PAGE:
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Deutsche Bank slows approach to transportation stocks in 2022

XPO has the most upside potential to expectations, Mehrotra says

One of the most bullish transportation analysts on Wall Street has tapped the brakes on his approach to selecting equities in 2022. In a Monday report to clients, Deutsche Bank analyst Amit Mehrotra advocated for a more selective stance on transport stocks in the coming year, citing inflationary concerns as a reason to avoid names trading at peak valuation multiples.

Mehrotra noted that inflation historically drives equity multiples lower and that “the easy monetary and generous fiscal policies that have propelled consumer wealth and spending to all-time highs are now largely in the rearview mirror,” the Deutsche Bank (NYSE: DB) report read. He pointed to the fastest inflation growth rate in 30 years as reason to take “a more disciplined approach to stock selection.”

“The net result is still an overall positive stance on transportation equities in 2022 and plenty of compelling investment opportunities, albeit with a stock selection framework that is more sensitive to valuation than we’ve ever presented before,” Mehrotra stated.

He lowered ratings from ‘buy” to “hold” for “high flyers” like Saia Inc. (NASDAQ: SAIA), UPS (NYSE: UPS) and Canadian Pacific (NYSE: CP), primarily citing valuation as the reason.

“Unapologetically bullish” on Saia’s terminal expansion and freight rerating, which is aimed at taking yields and margins higher, shares of the less-than-truckload carrier have surged 400% since Mehrotra’s upgrade nearly three years ago. Given the stock’s run “risk reward is [now] balanced over the midterm given our macro valuation concerns,” Mehrotra said, hence the “hold” rating.

He said Saia still has the ability to produce $20 in earnings per share over time, which is likely more than double what the company will record in 2021.

A 120% run in UPS’ stock price (up 70% versus the S&P 500) since upgrading it less than two years ago compelled Mehrotra to hit the pause button. He prefers FedEx (NYSE: FDX) instead given its relative share price underperformance.

He also pointed to UPS’ mid-2023 contract renewal with the Teamsters as a concern given the recent election of new union leadership. A new stance from union officials “looking to extract more value for its members in a rising inflation environment” could make negotiations the “most tumultuous since the 15-day UPS work stoppage in 1997.”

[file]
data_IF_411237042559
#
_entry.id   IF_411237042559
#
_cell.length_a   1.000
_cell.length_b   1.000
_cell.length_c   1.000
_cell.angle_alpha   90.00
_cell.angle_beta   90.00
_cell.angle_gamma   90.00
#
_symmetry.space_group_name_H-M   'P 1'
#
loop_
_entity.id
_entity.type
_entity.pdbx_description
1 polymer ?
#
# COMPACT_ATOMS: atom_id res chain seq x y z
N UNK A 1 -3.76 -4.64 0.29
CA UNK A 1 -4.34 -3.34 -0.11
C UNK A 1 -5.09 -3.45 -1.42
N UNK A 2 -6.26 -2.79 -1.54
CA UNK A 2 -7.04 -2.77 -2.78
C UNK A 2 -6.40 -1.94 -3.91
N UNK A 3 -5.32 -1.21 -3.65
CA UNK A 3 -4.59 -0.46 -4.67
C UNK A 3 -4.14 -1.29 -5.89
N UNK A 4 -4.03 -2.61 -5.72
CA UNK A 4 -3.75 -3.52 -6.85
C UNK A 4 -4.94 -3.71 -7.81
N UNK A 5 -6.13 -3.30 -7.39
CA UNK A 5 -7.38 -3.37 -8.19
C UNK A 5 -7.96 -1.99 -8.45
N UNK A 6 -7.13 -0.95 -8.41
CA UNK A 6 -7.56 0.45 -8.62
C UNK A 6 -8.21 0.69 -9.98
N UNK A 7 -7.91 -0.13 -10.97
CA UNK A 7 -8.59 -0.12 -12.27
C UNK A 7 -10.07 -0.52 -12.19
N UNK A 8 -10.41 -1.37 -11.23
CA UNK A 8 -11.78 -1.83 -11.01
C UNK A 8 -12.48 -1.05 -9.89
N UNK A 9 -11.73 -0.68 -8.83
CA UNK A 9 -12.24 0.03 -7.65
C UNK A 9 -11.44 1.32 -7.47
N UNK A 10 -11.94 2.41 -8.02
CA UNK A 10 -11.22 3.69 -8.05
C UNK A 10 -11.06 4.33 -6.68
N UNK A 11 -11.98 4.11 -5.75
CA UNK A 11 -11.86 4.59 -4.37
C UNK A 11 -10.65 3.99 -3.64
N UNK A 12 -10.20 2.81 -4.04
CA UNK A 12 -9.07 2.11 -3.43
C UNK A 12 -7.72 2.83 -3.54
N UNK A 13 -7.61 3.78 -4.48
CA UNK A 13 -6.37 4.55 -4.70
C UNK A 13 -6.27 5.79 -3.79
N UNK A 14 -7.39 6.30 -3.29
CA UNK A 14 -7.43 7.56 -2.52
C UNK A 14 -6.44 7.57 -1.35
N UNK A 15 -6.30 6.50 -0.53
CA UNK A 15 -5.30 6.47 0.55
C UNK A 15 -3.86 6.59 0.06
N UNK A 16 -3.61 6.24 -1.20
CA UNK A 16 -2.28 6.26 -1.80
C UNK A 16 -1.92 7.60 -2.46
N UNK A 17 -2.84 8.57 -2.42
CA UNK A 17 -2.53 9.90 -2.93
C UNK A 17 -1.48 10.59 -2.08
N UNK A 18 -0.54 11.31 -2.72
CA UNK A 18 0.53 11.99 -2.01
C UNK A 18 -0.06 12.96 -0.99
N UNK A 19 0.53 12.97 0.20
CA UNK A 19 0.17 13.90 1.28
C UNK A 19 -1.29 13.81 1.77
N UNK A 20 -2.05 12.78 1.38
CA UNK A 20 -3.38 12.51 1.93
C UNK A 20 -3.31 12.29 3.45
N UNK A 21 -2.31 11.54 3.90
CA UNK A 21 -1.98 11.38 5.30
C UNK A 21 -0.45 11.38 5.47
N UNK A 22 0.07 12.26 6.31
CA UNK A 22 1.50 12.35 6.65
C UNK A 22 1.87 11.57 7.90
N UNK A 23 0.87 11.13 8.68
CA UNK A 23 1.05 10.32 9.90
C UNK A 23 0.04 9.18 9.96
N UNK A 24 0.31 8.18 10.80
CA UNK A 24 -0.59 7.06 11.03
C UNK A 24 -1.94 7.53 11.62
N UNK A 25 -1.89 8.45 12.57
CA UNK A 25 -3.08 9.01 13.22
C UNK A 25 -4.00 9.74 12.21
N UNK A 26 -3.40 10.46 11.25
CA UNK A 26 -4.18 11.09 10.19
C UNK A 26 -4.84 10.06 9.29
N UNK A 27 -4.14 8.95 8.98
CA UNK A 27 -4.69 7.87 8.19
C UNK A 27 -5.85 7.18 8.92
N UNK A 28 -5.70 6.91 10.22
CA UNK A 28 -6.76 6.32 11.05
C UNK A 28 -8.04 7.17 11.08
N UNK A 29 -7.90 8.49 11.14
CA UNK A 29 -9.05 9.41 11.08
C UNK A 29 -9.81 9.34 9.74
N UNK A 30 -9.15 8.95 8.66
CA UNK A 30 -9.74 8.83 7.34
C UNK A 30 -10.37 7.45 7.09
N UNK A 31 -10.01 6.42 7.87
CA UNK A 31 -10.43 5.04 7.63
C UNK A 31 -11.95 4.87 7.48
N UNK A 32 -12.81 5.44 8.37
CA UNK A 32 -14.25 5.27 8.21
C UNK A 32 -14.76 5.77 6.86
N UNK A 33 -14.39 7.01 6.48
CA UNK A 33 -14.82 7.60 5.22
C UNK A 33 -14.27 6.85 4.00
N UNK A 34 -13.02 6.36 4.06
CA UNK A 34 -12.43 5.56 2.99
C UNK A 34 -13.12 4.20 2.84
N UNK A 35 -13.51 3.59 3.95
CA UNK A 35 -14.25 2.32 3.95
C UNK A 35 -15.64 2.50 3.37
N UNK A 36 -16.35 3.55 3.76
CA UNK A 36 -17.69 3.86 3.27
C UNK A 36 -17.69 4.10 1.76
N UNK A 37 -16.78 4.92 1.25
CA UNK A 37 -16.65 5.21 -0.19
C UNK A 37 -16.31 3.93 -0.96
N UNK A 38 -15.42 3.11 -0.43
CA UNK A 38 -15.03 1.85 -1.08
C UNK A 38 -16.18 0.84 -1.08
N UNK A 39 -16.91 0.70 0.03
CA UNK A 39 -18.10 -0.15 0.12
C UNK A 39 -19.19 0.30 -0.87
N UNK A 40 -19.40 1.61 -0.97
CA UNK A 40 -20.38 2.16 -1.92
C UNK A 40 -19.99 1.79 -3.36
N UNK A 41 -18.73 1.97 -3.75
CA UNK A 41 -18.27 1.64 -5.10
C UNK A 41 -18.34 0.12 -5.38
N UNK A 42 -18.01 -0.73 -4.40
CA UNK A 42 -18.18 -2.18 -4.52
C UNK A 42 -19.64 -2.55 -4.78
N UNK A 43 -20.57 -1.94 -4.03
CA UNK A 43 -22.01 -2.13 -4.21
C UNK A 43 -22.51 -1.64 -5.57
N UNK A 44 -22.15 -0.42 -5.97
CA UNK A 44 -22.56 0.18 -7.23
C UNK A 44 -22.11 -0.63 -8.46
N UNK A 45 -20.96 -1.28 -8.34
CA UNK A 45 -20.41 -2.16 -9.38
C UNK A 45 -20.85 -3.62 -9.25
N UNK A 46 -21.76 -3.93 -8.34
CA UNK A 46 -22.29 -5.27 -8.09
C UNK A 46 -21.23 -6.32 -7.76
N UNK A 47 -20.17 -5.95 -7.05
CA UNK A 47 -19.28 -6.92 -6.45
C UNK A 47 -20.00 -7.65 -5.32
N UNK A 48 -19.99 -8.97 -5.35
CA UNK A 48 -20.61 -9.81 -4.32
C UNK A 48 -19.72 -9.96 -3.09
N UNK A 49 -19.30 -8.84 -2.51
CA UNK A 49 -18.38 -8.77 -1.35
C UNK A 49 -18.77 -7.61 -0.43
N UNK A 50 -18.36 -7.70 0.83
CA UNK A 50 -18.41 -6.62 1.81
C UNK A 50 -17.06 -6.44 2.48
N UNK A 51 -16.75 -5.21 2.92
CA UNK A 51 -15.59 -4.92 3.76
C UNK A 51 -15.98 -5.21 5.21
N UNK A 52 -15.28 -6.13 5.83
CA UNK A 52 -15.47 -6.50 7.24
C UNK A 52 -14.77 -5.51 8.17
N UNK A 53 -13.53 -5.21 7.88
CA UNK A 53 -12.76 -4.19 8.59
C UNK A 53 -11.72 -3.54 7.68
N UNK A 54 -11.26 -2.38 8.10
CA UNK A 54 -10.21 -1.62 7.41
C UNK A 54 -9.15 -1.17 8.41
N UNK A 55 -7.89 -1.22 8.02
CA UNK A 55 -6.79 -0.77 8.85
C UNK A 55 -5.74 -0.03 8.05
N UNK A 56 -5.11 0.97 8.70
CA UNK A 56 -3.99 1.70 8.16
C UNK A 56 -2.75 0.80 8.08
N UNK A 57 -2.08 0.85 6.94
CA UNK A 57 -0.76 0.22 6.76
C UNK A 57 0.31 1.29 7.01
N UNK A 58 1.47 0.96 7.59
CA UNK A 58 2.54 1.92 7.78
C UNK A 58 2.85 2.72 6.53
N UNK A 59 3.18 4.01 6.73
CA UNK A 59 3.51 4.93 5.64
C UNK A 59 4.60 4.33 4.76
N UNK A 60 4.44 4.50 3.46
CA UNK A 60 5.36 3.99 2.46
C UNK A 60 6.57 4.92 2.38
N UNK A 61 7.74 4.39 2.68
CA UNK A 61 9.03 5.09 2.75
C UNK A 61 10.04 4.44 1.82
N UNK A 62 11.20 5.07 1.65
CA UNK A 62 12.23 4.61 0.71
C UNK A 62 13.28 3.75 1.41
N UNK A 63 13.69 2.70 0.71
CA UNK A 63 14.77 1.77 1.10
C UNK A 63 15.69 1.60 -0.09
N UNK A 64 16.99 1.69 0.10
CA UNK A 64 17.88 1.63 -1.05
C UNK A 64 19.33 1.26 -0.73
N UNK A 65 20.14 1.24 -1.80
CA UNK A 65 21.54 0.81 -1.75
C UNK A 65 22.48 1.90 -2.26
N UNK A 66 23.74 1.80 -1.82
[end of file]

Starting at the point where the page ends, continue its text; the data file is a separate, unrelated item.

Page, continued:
He favors the non-union model at FedEx, which already accounts for recent labor inflation. The thought is UPS’ contractual increases haven’t kept pace with market pay rates.

A downgrade of Canadian Pacific also pointed to the amount of debt and equity the company is deploying to execute the acquisition of Kansas City Southern (NYSE: KSU) ahead of the deal’s final approval. Mehrotra said the company’s 2023 consensus estimate, the basis for valuation, may be a little too high as well.

“The bottom line is we believe the near-term risks associated with higher debt and equity [plus] optimistic EPS expectations has potential to more than offset the long-term benefits of the KSU acquisition over the course of 2022,” he added.

Mehrotra said he’s bullish on companies that have the best chance for upside to 2023 consensus and the ability to see valuation multiples step higher, which he admits is “a high bar at this point in the cycle.”

He sees the most potential in XPO Logistics (NYSE: XPO). “Over the course of 2022, we expect XPO to evolve from a hard-to-own conglomerate to a LTL pure play with plenty of profit potential,” Mehrotra said.

XPO spun off its contract logistics business, which now operates as GXO Logistics (NYSE: GXO), this summer. Mehrotra pointed to recent media reports suggesting XPO is shopping its European transportation and domestic intermodal units, moving it closer to becoming a non-union LTL carrier exclusively.

Less-than-truckload stocks have soared post the pandemic’s onset. A mix of high consumer demand, a steady-demand industrial complex and constrained trucking capacity have allowed carriers to focus on yields and drive margins and earnings higher.

“We view XPO shares as the most dislocated in our coverage universe with respect to earnings expectations and valuation, and shares have potential for upwards of 70% return, in our view.”

He believes the sale of these non-LTL units will allow XPO to pay off debt and focus on improved execution in the LTL business.

“The good news is that the transportation sector as a whole appears well positioned for the end of a multiyear period of valuation expansion,” Mehrotra continued. “Companies and subsectors have embraced technology to become more productive, balance sheets are being deployed accretively, carriers are no longer commodities, and there are more analytics and discipline on pricing and returns.”

He said transport valuations are still attractive compared to the rest of the market.

In addition to XPO, FedEx and GXO, he sees potential for the most stock price appreciation in truckload carriers Werner Enterprises (NASDAQ: WERN) and Knight-Swift Transportation (NASDAQ: KNX) and railroads CSX (NASDAQ: CSX) and Union Pacific (NYSE: UNP).

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The FREIGHTWAVES TOP 500 For-Hire Carriers list includes FedEx (No. 1), UPS (No. 2), Knight-Swift Transportation (No. 3), XPO Logistics (No. 8), Werner Enterprises (No. 10) and Saia (No. 16).

Todd Maiden

Based in Richmond, VA, Todd is the finance editor at FreightWaves. Prior to joining FreightWaves, he covered the TLs, LTLs, railroads and brokers for RBC Capital Markets and BB&T Capital Markets. Todd began his career in banking and finance before moving over to transportation equity research where he provided stock recommendations for publicly traded transportation companies.